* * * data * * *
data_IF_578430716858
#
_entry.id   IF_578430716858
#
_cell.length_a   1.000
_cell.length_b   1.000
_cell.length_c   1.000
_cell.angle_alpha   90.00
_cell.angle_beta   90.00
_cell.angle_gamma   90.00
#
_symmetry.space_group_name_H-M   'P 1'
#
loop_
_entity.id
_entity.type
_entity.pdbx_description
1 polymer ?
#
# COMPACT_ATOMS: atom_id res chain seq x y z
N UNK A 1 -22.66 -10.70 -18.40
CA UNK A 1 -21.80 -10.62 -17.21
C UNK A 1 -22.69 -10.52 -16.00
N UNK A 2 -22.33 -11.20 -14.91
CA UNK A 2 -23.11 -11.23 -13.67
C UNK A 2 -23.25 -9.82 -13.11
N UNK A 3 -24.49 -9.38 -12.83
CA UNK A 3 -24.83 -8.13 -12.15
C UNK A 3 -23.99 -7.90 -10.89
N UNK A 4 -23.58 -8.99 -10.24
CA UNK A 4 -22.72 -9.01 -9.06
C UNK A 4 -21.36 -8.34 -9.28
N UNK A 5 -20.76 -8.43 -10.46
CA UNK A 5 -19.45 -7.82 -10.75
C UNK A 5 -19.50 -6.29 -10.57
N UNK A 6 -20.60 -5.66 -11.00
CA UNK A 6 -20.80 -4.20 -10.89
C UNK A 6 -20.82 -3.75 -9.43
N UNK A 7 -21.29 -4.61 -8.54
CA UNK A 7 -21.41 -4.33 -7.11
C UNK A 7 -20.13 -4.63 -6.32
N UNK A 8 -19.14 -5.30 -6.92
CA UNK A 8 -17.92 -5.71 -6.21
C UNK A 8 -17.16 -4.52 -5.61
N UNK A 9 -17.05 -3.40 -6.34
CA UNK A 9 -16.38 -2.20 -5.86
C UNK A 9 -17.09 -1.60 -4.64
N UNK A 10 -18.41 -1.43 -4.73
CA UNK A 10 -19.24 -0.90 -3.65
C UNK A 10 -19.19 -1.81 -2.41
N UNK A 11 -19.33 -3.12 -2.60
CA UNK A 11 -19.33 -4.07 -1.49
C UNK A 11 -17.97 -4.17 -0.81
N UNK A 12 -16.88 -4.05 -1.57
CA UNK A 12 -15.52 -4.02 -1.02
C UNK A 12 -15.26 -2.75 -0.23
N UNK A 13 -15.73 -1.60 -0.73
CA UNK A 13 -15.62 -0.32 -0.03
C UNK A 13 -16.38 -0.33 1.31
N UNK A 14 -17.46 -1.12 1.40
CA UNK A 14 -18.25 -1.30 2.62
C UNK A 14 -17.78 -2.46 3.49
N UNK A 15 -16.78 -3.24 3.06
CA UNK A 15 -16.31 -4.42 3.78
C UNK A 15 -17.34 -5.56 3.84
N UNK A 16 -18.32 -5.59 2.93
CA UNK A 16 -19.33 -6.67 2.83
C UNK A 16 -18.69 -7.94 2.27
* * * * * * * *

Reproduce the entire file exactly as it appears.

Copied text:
data_IF_578430716858
#
_entry.id   IF_578430716858
#
_cell.length_a   1.000
_cell.length_b   1.000
_cell.length_c   1.000
_cell.angle_alpha   90.00
_cell.angle_beta   90.00
_cell.angle_gamma   90.00
#
_symmetry.space_group_name_H-M   'P 1'
#
loop_
_entity.id
_entity.type
_entity.pdbx_description
1 polymer ?
#
# COMPACT_ATOMS: atom_id res chain seq x y z
N UNK A 1 -22.66 -10.70 -18.40
CA UNK A 1 -21.80 -10.62 -17.21
C UNK A 1 -22.69 -10.52 -16.00
N UNK A 2 -22.33 -11.20 -14.91
CA UNK A 2 -23.11 -11.23 -13.67
C UNK A 2 -23.25 -9.82 -13.11
N UNK A 3 -24.49 -9.38 -12.83
CA UNK A 3 -24.83 -8.13 -12.15
C UNK A 3 -23.99 -7.90 -10.89
N UNK A 4 -23.58 -8.99 -10.24
CA UNK A 4 -22.72 -9.01 -9.06
C UNK A 4 -21.36 -8.34 -9.28
N UNK A 5 -20.76 -8.43 -10.46
CA UNK A 5 -19.45 -7.82 -10.75
C UNK A 5 -19.50 -6.29 -10.57
N UNK A 6 -20.60 -5.66 -11.00
CA UNK A 6 -20.80 -4.20 -10.89
C UNK A 6 -20.82 -3.75 -9.43
N UNK A 7 -21.29 -4.61 -8.54
CA UNK A 7 -21.41 -4.33 -7.11
C UNK A 7 -20.13 -4.63 -6.32
N UNK A 8 -19.14 -5.30 -6.92
CA UNK A 8 -17.92 -5.71 -6.21
C UNK A 8 -17.16 -4.52 -5.61
N UNK A 9 -17.05 -3.40 -6.34
CA UNK A 9 -16.38 -2.20 -5.86
C UNK A 9 -17.09 -1.60 -4.64
N UNK A 10 -18.41 -1.43 -4.73
CA UNK A 10 -19.24 -0.90 -3.65
C UNK A 10 -19.19 -1.81 -2.41
N UNK A 11 -19.33 -3.12 -2.60
CA UNK A 11 -19.33 -4.07 -1.49
C UNK A 11 -17.97 -4.17 -0.81
N UNK A 12 -16.88 -4.05 -1.57
CA UNK A 12 -15.52 -4.02 -1.02
C UNK A 12 -15.26 -2.75 -0.23
N UNK A 13 -15.73 -1.60 -0.73
CA UNK A 13 -15.62 -0.32 -0.03
C UNK A 13 -16.38 -0.33 1.31
N UNK A 14 -17.46 -1.12 1.40
CA UNK A 14 -18.25 -1.30 2.62
C UNK A 14 -17.78 -2.46 3.49
N UNK A 15 -16.78 -3.24 3.06
CA UNK A 15 -16.31 -4.42 3.78
C UNK A 15 -17.34 -5.56 3.84
N UNK A 16 -18.32 -5.59 2.93
CA UNK A 16 -19.33 -6.67 2.83
C UNK A 16 -18.69 -7.94 2.27